We’ve already established that a newspaper headline touted for years by Tyson likely doesn’t exist. We’ve also established that the exact quote he uses to bash members of Congress as being stupid also doesn’t exist. And then we established that the details within one of Tyson’s favorite anecdotes — a story of how he bravely confronted a judge about his mathematical illiteracy while serving on jury duty — seem to change every time Tyson tells the story.
In addition to those two highly questionable quotes and one highly questionable story, we now have another blatantly false quote peddled by Tyson. He has peddled this quote for years (including at a presentation on Sunday night at the Paramount Theatre in Seattle).
And that’s what’s so valuable about the hysterical responses to my research on Tyson. These lovers of science don’t actually love science, because science requires you to go where the evidence takes you, even if it goes against your original hypothesis. What many of Tyson’s cultists really like is the notion that one can become more intelligent via osmosis — that you can become as smart and as credentialed as Tyson by merely clapping like a seal at whatever he says, as long as what he says fits the political worldview of your average progressive liberal.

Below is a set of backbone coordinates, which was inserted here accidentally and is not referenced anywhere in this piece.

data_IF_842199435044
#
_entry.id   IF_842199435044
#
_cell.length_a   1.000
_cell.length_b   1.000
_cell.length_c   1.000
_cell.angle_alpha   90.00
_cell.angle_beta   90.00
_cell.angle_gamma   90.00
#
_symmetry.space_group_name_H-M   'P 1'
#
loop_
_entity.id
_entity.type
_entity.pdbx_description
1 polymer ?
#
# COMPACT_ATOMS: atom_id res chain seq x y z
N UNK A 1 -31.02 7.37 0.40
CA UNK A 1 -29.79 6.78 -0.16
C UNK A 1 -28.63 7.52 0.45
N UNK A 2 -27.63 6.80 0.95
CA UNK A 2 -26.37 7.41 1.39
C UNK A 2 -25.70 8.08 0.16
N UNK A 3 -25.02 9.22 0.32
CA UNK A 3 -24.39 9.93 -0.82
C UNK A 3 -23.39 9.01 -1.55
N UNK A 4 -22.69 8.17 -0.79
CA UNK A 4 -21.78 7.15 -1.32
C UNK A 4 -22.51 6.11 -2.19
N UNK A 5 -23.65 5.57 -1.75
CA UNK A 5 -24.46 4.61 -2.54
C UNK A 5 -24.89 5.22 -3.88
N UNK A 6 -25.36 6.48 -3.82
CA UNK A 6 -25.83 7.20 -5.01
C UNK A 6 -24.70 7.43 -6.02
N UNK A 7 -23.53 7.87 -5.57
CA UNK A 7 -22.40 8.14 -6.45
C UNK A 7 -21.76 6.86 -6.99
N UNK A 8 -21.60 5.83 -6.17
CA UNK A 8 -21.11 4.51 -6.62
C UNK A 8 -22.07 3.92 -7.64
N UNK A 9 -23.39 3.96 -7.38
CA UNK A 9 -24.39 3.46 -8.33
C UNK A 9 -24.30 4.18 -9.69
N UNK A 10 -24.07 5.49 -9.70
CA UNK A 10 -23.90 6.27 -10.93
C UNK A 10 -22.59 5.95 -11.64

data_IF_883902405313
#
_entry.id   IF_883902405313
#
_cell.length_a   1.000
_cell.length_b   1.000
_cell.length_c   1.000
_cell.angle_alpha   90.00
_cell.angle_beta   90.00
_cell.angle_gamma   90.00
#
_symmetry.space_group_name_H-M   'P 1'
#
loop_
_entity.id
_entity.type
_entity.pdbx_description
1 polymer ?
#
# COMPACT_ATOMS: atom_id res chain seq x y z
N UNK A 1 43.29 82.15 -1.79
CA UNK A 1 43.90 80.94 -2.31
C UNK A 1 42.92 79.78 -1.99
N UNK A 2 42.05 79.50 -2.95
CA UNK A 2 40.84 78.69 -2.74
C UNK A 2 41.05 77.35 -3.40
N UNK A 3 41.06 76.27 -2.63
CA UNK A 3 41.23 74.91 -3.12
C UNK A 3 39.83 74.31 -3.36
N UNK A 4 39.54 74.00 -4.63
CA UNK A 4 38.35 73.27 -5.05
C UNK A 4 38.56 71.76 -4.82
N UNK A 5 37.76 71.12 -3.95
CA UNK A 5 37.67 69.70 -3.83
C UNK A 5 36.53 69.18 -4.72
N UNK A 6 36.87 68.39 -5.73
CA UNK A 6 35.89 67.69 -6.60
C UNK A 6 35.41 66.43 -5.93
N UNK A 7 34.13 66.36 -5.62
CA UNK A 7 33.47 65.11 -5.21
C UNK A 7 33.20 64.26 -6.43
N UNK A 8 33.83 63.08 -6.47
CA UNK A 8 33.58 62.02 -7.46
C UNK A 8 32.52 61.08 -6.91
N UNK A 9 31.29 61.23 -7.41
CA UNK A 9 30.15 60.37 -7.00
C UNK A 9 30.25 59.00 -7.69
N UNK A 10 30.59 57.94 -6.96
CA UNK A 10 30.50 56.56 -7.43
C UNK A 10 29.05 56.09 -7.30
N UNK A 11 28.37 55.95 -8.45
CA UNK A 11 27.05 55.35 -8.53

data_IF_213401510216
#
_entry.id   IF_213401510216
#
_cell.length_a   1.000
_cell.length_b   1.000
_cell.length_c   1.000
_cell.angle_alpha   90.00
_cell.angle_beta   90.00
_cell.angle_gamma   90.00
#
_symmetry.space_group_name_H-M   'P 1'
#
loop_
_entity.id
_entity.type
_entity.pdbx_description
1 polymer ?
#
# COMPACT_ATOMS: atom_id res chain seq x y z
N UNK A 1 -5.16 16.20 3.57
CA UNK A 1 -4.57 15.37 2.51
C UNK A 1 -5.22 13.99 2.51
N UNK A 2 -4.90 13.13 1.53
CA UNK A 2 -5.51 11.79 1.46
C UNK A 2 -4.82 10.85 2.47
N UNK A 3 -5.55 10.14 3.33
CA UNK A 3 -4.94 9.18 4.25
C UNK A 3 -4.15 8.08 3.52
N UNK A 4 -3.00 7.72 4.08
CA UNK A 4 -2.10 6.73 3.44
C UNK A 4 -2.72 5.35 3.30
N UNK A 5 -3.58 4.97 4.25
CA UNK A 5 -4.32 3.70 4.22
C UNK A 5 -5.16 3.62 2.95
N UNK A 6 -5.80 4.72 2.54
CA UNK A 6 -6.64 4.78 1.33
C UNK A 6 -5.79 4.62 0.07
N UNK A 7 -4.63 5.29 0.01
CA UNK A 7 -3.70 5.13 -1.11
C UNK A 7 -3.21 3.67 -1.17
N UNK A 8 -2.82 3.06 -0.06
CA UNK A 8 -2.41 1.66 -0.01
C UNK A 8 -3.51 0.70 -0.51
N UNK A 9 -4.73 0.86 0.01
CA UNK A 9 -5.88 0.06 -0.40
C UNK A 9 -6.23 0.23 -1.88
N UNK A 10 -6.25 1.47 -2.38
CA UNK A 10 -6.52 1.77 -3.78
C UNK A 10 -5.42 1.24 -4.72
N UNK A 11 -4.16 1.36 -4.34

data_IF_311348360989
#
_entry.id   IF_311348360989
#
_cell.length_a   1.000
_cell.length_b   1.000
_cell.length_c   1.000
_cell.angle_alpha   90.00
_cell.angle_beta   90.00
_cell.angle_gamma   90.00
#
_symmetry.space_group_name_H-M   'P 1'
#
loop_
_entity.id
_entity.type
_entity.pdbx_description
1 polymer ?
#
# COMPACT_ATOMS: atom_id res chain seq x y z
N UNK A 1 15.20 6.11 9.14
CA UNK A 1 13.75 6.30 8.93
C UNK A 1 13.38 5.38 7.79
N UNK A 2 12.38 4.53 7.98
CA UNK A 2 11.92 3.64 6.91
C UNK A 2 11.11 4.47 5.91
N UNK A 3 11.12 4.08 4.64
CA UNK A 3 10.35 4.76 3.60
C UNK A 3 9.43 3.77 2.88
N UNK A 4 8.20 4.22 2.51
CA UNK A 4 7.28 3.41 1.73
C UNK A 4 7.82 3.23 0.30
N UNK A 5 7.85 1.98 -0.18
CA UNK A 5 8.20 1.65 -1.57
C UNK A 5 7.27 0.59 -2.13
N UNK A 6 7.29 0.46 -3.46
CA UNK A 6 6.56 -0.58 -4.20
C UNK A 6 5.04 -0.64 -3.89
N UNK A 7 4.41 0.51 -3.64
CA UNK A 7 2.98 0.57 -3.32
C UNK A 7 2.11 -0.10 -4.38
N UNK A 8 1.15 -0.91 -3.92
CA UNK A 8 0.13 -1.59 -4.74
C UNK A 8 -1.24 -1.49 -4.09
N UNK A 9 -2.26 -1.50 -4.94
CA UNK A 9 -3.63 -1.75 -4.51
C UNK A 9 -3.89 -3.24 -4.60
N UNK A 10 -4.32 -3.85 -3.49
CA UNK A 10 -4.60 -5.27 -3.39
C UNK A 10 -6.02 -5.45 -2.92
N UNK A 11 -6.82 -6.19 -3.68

Tyson may be a great scientist, but what he’s selling at a price of $70 per ticket isn’t science. He’s selling the self satisfaction that comes from moral preening. Neil Tyson is adored by people who want the sweet feeling of smug, intellectual superiority without all the baggage of actually being intellectually superior in any way. They love math and science up to the point at which one of them needs to figure out a restaurant tip, and then out comes the iPhone calculator. The more self-aware ones will just round up to the nearest dollar and then pretend it’s because they’re generous. But overall, we’re dealing with people who love science so much that they picked college majors just to avoid the subject they allegedly love so dearly.